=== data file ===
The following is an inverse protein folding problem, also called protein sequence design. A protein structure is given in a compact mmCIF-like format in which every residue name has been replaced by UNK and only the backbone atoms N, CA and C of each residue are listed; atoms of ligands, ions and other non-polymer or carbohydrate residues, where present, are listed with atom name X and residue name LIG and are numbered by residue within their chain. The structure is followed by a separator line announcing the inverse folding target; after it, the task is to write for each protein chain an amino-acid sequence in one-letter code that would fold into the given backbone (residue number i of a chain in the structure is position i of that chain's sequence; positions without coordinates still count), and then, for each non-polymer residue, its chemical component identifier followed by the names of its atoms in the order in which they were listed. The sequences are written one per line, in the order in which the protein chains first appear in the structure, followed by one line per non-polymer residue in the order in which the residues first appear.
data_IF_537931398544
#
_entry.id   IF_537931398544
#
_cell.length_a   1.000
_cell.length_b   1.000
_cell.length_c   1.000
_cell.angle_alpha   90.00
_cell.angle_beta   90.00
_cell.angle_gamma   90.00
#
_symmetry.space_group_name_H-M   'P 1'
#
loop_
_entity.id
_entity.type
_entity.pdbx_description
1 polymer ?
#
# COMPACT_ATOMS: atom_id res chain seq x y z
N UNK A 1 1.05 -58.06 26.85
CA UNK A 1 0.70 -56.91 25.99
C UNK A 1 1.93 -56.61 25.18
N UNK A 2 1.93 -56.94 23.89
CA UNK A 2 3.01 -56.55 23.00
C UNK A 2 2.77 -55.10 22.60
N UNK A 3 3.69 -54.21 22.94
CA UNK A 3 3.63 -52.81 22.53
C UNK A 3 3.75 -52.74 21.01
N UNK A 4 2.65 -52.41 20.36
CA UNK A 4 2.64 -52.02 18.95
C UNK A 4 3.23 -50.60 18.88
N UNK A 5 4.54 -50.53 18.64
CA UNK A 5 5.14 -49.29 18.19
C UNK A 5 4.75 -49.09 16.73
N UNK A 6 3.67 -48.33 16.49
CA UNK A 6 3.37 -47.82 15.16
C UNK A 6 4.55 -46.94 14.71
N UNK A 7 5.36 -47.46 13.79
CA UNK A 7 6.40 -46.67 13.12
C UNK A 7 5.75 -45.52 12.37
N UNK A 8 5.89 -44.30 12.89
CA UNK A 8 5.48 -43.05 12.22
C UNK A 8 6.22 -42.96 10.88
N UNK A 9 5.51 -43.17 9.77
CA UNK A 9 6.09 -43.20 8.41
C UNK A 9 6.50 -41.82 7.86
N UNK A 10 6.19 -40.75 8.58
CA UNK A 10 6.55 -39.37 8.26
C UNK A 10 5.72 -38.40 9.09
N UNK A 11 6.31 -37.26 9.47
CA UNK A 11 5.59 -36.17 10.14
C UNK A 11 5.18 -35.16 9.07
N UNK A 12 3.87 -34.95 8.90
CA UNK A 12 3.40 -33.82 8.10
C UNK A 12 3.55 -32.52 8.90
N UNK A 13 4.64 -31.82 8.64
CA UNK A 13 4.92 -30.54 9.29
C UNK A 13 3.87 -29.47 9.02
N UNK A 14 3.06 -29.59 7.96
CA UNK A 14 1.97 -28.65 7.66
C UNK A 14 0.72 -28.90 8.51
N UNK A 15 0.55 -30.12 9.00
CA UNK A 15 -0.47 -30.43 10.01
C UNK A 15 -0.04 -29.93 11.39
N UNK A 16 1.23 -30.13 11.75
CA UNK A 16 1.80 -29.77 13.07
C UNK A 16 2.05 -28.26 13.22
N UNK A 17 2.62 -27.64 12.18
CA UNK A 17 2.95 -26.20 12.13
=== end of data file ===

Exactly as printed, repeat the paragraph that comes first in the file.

The following is an inverse protein folding problem, also called protein sequence design. A protein structure is given in a compact mmCIF-like format in which every residue name has been replaced by UNK and only the backbone atoms N, CA and C of each residue are listed; atoms of ligands, ions and other non-polymer or carbohydrate residues, where present, are listed with atom name X and residue name LIG and are numbered by residue within their chain. The structure is followed by a separator line announcing the inverse folding target; after it, the task is to write for each protein chain an amino-acid sequence in one-letter code that would fold into the given backbone (residue number i of a chain in the structure is position i of that chain's sequence; positions without coordinates still count), and then, for each non-polymer residue, its chemical component identifier followed by the names of its atoms in the order in which they were listed. The sequences are written one per line, in the order in which the protein chains first appear in the structure, followed by one line per non-polymer residue in the order in which the residues first appear.